Celiac Disease v/s Non-Celiac Gluten Sensitivity

In our previous article, we covered the difference between Celiac disease and gluten sensitivity. If you haven’t seen it yet, check it out here: (https://nutritionwize.com/celiac-disease-v-s-non-celiac-gluten-sensitivity/)

Now that we know the difference between the two, let’s look at how to transition from gluten to a gluten free diet!

Learning to recognise foods that contain gluten is the first step in transitioning to a gluten free diet. The next step is to start adding foods free of gluten into your diet. The easiest way to distinguish gluten-free items is simply to search for the package’s “gluten-free” label.

Another way to identify foods containing gluten is to review the food label’s allergen warning; if it lists wheat, there is a strong chance that gluten is also present in the product.

It should also be noted that even though a food product does not contain gluten-specific ingredients, if it was made on machinery that is also used to process foods containing gluten, it could be cross-contaminated. Purchasing from a legitimate gluten-free company that brands their goods “gluten-free” and produces their products in a purely gluten-free environment is the best way to guarantee your food is absolutely 100% gluten-free.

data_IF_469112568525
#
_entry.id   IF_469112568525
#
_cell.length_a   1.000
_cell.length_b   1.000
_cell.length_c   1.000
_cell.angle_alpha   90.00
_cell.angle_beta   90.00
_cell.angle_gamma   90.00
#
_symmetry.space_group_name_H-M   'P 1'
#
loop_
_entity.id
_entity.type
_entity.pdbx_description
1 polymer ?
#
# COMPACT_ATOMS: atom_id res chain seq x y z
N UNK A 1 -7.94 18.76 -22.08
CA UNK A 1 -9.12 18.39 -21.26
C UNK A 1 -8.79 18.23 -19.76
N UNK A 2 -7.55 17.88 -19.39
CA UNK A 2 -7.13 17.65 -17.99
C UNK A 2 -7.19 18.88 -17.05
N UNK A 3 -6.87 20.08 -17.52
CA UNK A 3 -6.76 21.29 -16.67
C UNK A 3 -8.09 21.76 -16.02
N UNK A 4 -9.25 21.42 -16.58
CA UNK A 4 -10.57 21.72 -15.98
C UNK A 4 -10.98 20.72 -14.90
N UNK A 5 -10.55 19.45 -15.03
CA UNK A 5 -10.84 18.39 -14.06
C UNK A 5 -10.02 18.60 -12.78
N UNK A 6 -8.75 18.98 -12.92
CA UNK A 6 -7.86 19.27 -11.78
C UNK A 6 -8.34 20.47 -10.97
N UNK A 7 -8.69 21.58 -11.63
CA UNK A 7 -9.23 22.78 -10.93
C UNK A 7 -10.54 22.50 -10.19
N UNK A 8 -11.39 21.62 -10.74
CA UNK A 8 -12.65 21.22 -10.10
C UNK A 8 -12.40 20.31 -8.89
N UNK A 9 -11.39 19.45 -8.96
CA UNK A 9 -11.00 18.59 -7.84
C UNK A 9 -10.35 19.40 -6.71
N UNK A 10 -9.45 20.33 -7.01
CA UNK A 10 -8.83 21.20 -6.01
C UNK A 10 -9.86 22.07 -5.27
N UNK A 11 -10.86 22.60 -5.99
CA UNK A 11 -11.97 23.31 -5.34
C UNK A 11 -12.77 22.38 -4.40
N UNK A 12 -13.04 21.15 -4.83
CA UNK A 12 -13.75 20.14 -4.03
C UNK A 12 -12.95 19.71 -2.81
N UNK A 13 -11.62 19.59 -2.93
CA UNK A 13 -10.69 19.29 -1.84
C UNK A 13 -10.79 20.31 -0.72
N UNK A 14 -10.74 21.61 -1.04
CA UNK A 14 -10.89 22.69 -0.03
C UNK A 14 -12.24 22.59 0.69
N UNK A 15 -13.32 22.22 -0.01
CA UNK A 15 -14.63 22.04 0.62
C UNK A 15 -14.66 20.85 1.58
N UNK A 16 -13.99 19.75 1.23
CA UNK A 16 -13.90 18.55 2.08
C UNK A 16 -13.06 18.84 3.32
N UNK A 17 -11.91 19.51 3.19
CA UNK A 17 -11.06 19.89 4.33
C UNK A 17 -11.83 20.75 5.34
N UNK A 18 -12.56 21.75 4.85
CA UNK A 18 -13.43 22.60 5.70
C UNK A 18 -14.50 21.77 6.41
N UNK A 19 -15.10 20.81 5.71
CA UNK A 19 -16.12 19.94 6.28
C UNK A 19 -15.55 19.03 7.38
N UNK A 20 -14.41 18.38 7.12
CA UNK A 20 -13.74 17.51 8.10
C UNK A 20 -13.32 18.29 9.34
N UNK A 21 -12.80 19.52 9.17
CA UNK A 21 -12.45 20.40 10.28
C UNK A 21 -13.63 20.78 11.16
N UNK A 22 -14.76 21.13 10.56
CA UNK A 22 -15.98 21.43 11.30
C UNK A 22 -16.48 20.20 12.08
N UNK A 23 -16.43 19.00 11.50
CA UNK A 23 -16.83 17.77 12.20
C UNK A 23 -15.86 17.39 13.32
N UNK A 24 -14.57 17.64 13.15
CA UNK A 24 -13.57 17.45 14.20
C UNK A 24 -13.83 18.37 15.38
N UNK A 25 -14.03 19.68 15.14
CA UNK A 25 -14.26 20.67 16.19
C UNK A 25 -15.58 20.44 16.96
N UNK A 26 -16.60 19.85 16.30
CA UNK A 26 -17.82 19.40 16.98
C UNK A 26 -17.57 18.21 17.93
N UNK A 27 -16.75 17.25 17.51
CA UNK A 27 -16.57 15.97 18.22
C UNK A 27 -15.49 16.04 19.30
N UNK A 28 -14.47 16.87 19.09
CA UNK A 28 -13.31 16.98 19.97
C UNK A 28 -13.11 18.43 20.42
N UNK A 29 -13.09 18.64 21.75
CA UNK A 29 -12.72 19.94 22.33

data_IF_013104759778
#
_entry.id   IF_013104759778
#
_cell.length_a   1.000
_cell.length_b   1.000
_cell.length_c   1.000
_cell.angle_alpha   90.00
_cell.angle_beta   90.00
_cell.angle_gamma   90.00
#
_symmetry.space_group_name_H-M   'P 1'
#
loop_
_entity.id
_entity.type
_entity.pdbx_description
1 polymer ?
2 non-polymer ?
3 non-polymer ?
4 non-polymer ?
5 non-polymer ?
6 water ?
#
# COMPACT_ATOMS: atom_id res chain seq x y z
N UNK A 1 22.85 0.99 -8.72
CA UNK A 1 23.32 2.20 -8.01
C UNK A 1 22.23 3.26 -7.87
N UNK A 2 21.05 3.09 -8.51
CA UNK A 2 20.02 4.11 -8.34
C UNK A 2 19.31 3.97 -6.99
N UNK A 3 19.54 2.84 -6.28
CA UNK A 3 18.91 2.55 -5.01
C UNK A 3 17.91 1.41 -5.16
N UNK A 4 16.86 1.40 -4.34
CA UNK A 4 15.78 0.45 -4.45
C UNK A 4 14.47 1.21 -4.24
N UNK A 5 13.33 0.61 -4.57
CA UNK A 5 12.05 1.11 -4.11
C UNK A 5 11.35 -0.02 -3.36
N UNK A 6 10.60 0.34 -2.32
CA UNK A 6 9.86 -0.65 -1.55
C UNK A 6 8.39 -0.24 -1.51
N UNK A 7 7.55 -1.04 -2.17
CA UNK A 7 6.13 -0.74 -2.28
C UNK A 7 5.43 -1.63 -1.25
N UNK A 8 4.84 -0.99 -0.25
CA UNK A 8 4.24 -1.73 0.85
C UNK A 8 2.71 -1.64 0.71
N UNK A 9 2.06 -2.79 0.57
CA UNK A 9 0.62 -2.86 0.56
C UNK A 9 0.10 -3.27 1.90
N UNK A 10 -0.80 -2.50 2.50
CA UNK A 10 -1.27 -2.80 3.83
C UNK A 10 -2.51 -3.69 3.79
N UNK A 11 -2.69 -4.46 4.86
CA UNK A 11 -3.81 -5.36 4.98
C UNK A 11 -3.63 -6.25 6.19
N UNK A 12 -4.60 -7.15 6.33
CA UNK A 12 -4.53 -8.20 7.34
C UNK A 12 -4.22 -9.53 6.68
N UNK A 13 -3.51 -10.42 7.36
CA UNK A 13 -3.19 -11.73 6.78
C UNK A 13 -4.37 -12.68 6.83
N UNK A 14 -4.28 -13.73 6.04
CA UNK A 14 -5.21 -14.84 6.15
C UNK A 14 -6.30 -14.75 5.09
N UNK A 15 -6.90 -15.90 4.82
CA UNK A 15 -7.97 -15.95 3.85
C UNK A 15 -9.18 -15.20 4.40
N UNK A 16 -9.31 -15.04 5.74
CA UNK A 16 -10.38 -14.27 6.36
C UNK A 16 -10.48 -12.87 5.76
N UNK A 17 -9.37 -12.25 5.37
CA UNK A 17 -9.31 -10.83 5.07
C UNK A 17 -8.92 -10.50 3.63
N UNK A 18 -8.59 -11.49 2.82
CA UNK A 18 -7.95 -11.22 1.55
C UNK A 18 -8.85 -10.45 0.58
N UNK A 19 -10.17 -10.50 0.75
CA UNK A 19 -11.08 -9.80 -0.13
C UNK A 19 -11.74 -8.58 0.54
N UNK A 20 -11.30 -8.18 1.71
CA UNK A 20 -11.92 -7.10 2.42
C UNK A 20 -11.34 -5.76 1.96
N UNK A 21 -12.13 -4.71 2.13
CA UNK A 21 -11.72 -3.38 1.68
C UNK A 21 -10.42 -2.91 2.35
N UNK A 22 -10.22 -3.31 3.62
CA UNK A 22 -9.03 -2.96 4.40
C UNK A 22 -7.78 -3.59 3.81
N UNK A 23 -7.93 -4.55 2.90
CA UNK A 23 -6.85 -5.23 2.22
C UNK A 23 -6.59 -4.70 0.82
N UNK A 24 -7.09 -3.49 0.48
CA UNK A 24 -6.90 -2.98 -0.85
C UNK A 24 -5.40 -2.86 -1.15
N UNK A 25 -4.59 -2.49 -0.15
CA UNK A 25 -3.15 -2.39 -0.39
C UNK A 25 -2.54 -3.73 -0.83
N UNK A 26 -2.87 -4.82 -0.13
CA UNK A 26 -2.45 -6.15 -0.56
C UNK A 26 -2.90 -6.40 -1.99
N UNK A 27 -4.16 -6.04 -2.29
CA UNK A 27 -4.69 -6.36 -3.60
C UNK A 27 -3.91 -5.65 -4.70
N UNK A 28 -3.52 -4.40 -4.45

Here is the list of grains that contain gluten:

  • Wheat or products made out of wheat like semolina, refined wheat flour,
  • Barley,
  • Rye,
  • Bulgur,
  • Couscous,
  • Farina,
  • Seitan.

Check the table attached below for better understanding on what you should and shouldn’t eat when following a gluten-free diet!

Do’s and don’ts of gluten-free eating:

Type of food Do not eat Okay to eat
Grains, potatoes, flours, and cereals Wheat, rye, or barley breads, bread crumbs, pasta, or noodles; spelt, semolina, kamut, triticale, couscous, bulgur, farina; unidentified starches or fillers; most commercial cereals Gluten-free pastas and breads (made from soy, rice, corn, potato, or bean flours); plain rice, corn, popcorn, potatoes, sweet potatoes, soybeans and other beans, nuts, millet, amaranth, quinoa, oats (consult your doctor first), buckwheat, cornstarch, tapioca, and arrowroot starch; gluten-free cereals (such as corn and rice)
Fruits and vegetables Canned soups, soup mixes, bouillon cubes, creamed vegetables, most commercial salad dressings Fresh, frozen, or canned fruits or vegetables, unprocessed and without sauces; homemade soups with allowed ingredients
Meat, fish, poultry, main dishes Commercially prepared fresh or frozen meat and main dishes, lunch meats, and sausages Fresh meat, fish, poultry
Dairy products Processed cheese, cheese mixes, blue (veined) cheese; yogurt or ice cream that’s unlabeled or that contains fillers or additives; low-fat or fat-free cottage cheese, sour cream, or cheese spreads Plain, natural cheese; gluten-free plain yogurt and ice cream; whole, low-fat, and fat-free milk; full-fat cottage cheese and sour cream
Alcohol Beer, ale, stout Gluten-free beer, wine, light rum, potato vodka
Other Grain or malt vinegar, commercial pudding mixes, malt from barley, soy sauce made from wheat Distilled rice, wine, or apple cider vinegar; homemade puddings from tapioca, cornstarch, rice; sugar, honey, jam, jelly, plain syrup, plain hard candy, marshmallows; gluten-free soy sauce

Source – Harvard university


Written by Disti Vira, Dietetic Student

Reviewed by Manmeet Behl, RD, NM

Updated: Dec 4, 2020


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